How to stay healthy as a nontraditional student

Illustration by Chris Ware | MCT Direct
Illustration by Chris Ware | MCT Direct

Sleep, activity and nutrition are three key goals Julia Whitney recommended nontraditional students incorporate into their daily lives at her seminar Wednesday.

Whitney, WSU’s student wellness coordinator, along with her intern Hollie Campbell, collaborated with the Nontraditional Student Center to provide information on what it means to be a healthy student at WSU.

“Nontraditional students have a unique set of challenges,” Whitney said, “and we want to make sure their needs are met.”

Nontraditional students, as defined by Weber’s Nontraditional Student Center, are students who are married, divorced, widowed, parents or students 25 years or older.

“They are probably the most distressed population on campus,” Whitney said. “If they’re not doing homework, then they’re running kids to and fro or balancing jobs. Trying to throw some good nutrition in there is a challenge because it’s not a priority.”

In the seminar, both Whitney and Campbell spoke in detail about how to maintain a healthy lifestyle as a nontraditional student. Though it can be difficult, they say, it is important to take small steps to remain healthy because it will pay off in the long run. They broke down three steps to take that are essential for daily health.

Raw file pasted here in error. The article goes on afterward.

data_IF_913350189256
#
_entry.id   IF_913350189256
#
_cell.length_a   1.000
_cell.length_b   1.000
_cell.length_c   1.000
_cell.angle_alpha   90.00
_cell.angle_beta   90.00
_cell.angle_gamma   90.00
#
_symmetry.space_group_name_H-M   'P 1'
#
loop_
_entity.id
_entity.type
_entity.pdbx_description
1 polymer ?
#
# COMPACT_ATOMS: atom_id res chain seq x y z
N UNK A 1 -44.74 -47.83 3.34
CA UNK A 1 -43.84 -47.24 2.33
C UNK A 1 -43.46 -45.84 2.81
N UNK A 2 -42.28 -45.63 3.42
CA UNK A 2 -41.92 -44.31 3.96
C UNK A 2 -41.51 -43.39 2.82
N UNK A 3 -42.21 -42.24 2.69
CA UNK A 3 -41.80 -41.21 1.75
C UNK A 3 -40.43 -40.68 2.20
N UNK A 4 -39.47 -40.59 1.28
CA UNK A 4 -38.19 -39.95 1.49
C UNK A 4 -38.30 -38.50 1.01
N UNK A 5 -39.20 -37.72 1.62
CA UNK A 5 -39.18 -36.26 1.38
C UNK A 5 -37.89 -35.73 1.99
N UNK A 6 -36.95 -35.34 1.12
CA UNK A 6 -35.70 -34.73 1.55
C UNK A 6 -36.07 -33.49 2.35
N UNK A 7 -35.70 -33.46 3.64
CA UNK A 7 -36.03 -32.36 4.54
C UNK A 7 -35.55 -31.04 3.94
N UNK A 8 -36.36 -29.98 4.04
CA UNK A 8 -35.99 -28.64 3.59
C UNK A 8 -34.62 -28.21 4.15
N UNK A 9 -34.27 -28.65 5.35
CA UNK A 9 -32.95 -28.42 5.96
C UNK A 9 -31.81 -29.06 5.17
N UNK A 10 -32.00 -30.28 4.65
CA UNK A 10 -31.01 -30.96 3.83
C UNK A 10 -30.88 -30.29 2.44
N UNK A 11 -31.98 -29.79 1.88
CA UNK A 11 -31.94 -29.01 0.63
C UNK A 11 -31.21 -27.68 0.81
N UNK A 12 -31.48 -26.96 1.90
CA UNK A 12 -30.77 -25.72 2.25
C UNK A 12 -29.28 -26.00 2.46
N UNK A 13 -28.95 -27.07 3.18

First, Whitney recommends more sleep, which is usually the first thing to go. Nontraditional students will often wait until their children are asleep to be able to do homework, which takes away their own sleeping time. They will be awake long into the night working, yet still have to be awake early enough to get their children and themselves to school on time.

“If students got more sleep,” Whitney said, “they would see improvement in their academics, energy, focus and mood throughout the day.”

Second, students can also maintain a healthy lifestyle by incorporating more activity into their day. This can be done by playing outside with their kids, walking around the block or getting up between study sessions and moving around to get the blood flowing.

Students are encouraged to check out all the services the Student Wellness program has to offer. Any student or faculty can meet with a wellness coach who will help create goals for healthier lifestyle. Then they can modify the goal to see why it is or isn’t working, and continue to work towards success.

Campbell recommends planning a goal, stating “you will be happier and healthier if you change your attitude now.” She lays out five steps: needs assessment, planning, implementation, monitoring and evaluation.

Another service Student Wellness offers is group exercises. This group participated in the Nearly Naked Mile together last Friday. Next semester, students can join Students in Motion, a program in which a wellness coach will train them for a half-marathon.

“There are two types of decisions,” Campbell said. “Decisions that take work and pain but pay off in the end, or decisions that have immediate pleasure but stronger consequences.”

Finally, they recommend keeping up with nutrition by eating snacks throughout the day to keep blood flowing and picking healthy meals to nourish the body. Students should increase foods rich in fiber, including whole wheat, bran, fresh fruits and vegetables, as well as increasing water intake. Decreasing sugars and foods high in fat is also a definitive way to be healthier.

“Pick something you know you need to work on right now and start there,” Campbell said. “If you put in a little bit of work now it will pay off in the end.”